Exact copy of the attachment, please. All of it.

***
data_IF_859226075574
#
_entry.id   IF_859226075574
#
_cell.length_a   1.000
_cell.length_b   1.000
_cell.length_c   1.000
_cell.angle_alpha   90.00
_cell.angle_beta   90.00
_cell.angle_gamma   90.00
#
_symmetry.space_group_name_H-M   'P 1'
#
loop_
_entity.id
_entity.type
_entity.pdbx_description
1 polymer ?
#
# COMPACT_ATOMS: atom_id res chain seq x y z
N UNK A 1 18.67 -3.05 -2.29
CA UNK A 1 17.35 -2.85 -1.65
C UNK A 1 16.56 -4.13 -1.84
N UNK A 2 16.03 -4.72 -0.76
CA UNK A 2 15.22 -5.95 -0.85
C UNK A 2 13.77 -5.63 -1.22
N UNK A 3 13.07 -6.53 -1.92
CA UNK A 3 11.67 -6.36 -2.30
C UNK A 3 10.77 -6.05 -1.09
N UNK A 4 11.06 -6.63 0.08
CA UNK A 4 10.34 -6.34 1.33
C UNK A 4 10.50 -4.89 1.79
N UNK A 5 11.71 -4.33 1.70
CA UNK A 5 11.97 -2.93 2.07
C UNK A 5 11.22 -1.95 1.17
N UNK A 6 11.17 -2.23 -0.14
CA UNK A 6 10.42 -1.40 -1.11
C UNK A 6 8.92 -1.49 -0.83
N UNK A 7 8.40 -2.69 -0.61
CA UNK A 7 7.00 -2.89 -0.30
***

data_IF_859226075574
#
_entry.id   IF_859226075574
#
_cell.length_a   1.000
_cell.length_b   1.000
_cell.length_c   1.000
_cell.angle_alpha   90.00
_cell.angle_beta   90.00
_cell.angle_gamma   90.00
#
_symmetry.space_group_name_H-M   'P 1'
#
loop_
_entity.id
_entity.type
_entity.pdbx_description
1 polymer ?
#
# COMPACT_ATOMS: atom_id res chain seq x y z
N UNK A 1 18.67 -3.05 -2.29
CA UNK A 1 17.35 -2.85 -1.65
C UNK A 1 16.56 -4.13 -1.84
N UNK A 2 16.03 -4.72 -0.76
CA UNK A 2 15.22 -5.95 -0.85
C UNK A 2 13.77 -5.63 -1.22
N UNK A 3 13.07 -6.53 -1.92
CA UNK A 3 11.67 -6.36 -2.30
C UNK A 3 10.77 -6.05 -1.09
N UNK A 4 11.06 -6.63 0.08
CA UNK A 4 10.34 -6.34 1.33
C UNK A 4 10.50 -4.89 1.79
N UNK A 5 11.71 -4.33 1.70
CA UNK A 5 11.97 -2.93 2.07
C UNK A 5 11.22 -1.95 1.17
N UNK A 6 11.17 -2.23 -0.14
CA UNK A 6 10.42 -1.40 -1.11
C UNK A 6 8.92 -1.49 -0.83
N UNK A 7 8.40 -2.69 -0.61
CA UNK A 7 7.00 -2.89 -0.30